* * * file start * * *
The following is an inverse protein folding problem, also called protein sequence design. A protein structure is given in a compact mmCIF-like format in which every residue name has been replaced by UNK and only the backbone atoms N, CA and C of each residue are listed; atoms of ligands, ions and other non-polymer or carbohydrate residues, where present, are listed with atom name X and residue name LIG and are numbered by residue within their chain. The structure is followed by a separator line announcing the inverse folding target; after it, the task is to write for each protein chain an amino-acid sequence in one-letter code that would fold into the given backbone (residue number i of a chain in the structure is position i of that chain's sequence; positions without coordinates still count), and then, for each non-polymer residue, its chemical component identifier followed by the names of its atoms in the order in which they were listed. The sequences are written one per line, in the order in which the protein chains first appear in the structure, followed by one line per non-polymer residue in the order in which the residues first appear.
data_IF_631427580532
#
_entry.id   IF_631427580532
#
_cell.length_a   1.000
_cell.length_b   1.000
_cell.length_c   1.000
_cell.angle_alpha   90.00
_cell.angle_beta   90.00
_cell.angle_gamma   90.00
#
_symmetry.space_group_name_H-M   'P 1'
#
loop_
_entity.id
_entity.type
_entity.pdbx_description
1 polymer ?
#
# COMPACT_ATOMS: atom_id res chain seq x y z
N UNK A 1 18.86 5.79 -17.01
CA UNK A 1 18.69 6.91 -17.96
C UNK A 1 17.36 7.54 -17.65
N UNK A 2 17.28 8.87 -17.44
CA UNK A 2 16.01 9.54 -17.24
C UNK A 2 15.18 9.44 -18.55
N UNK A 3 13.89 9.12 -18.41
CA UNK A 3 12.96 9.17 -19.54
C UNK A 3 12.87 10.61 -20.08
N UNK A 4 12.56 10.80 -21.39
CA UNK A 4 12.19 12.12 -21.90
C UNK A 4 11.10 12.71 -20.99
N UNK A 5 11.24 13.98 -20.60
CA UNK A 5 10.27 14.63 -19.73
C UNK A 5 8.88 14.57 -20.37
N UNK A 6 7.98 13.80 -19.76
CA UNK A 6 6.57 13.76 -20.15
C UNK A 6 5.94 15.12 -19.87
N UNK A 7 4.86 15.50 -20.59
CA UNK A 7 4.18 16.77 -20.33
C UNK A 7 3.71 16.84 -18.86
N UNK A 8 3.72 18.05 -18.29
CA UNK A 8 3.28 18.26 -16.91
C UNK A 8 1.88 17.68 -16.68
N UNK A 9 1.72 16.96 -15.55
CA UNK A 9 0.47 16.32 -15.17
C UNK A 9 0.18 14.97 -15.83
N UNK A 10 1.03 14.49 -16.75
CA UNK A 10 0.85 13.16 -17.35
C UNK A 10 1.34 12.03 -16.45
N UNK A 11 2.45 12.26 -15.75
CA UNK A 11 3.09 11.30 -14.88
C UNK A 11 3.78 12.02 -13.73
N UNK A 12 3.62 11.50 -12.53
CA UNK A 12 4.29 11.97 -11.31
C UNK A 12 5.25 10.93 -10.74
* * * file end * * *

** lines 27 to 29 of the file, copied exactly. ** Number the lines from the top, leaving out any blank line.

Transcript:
C UNK A 2 15.18 9.44 -18.55
N UNK A 3 13.89 9.12 -18.41
CA UNK A 3 12.96 9.17 -19.54